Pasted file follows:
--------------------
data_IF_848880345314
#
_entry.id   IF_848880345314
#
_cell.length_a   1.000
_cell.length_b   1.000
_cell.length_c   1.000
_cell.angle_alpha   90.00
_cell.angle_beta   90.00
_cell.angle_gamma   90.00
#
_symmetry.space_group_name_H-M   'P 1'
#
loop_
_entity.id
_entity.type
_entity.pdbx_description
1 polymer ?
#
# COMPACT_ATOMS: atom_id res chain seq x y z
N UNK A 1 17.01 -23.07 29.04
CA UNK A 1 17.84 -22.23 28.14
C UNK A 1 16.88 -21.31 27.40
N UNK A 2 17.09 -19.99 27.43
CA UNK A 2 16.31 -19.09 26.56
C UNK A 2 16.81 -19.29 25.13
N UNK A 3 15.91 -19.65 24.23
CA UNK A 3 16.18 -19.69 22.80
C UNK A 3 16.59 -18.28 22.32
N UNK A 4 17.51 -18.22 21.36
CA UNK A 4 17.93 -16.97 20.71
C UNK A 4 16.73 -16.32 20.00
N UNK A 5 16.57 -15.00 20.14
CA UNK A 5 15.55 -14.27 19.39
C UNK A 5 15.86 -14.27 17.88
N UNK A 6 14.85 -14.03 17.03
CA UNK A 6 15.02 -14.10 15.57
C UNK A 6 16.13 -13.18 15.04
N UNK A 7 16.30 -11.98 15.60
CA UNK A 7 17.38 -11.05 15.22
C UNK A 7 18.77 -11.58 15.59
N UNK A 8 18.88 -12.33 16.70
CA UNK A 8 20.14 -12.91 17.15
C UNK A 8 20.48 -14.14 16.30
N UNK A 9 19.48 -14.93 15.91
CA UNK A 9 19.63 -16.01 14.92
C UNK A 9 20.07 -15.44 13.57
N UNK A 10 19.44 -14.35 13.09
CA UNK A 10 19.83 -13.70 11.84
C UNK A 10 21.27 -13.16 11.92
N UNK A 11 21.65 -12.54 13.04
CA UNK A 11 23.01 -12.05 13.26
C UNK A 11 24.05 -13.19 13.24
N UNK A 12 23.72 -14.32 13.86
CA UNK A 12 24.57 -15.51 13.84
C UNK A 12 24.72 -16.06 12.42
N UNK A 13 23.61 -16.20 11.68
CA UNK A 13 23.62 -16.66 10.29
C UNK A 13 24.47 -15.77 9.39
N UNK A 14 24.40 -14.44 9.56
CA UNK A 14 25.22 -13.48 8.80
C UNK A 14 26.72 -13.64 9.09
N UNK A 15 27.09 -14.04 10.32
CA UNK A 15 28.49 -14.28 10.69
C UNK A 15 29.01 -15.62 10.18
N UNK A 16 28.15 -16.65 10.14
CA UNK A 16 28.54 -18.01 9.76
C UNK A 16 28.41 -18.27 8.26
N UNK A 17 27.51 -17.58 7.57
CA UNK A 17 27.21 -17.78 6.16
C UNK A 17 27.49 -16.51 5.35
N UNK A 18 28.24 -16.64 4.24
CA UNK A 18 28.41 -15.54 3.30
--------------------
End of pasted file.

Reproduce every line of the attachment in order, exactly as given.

data_IF_848880345314
#
_entry.id   IF_848880345314
#
_cell.length_a   1.000
_cell.length_b   1.000
_cell.length_c   1.000
_cell.angle_alpha   90.00
_cell.angle_beta   90.00
_cell.angle_gamma   90.00
#
_symmetry.space_group_name_H-M   'P 1'
#
loop_
_entity.id
_entity.type
_entity.pdbx_description
1 polymer ?
#
# COMPACT_ATOMS: atom_id res chain seq x y z
N UNK A 1 17.01 -23.07 29.04
CA UNK A 1 17.84 -22.23 28.14
C UNK A 1 16.88 -21.31 27.40
N UNK A 2 17.09 -19.99 27.43
CA UNK A 2 16.31 -19.09 26.56
C UNK A 2 16.81 -19.29 25.13
N UNK A 3 15.91 -19.65 24.23
CA UNK A 3 16.18 -19.69 22.80
C UNK A 3 16.59 -18.28 22.32
N UNK A 4 17.51 -18.22 21.36
CA UNK A 4 17.93 -16.97 20.71
C UNK A 4 16.73 -16.32 20.00
N UNK A 5 16.57 -15.00 20.14
CA UNK A 5 15.55 -14.27 19.39
C UNK A 5 15.86 -14.27 17.88
N UNK A 6 14.85 -14.03 17.03
CA UNK A 6 15.02 -14.10 15.57
C UNK A 6 16.13 -13.18 15.04
N UNK A 7 16.30 -11.98 15.60
CA UNK A 7 17.38 -11.05 15.22
C UNK A 7 18.77 -11.58 15.59
N UNK A 8 18.88 -12.33 16.70
CA UNK A 8 20.14 -12.91 17.15
C UNK A 8 20.48 -14.14 16.30
N UNK A 9 19.48 -14.93 15.91
CA UNK A 9 19.63 -16.01 14.92
C UNK A 9 20.07 -15.44 13.57
N UNK A 10 19.44 -14.35 13.09
CA UNK A 10 19.83 -13.70 11.84
C UNK A 10 21.27 -13.16 11.92
N UNK A 11 21.65 -12.54 13.04
CA UNK A 11 23.01 -12.05 13.26
C UNK A 11 24.05 -13.19 13.24
N UNK A 12 23.72 -14.32 13.86
CA UNK A 12 24.57 -15.51 13.84
C UNK A 12 24.72 -16.06 12.42
N UNK A 13 23.61 -16.20 11.68
CA UNK A 13 23.62 -16.66 10.29
C UNK A 13 24.47 -15.77 9.39
N UNK A 14 24.40 -14.44 9.56
CA UNK A 14 25.22 -13.48 8.80
C UNK A 14 26.72 -13.64 9.09
N UNK A 15 27.09 -14.04 10.32
CA UNK A 15 28.49 -14.28 10.69
C UNK A 15 29.01 -15.62 10.18
N UNK A 16 28.15 -16.65 10.14
CA UNK A 16 28.54 -18.01 9.76
C UNK A 16 28.41 -18.27 8.26
N UNK A 17 27.51 -17.58 7.57
CA UNK A 17 27.21 -17.78 6.16
C UNK A 17 27.49 -16.51 5.35
N UNK A 18 28.24 -16.64 4.24
CA UNK A 18 28.41 -15.54 3.30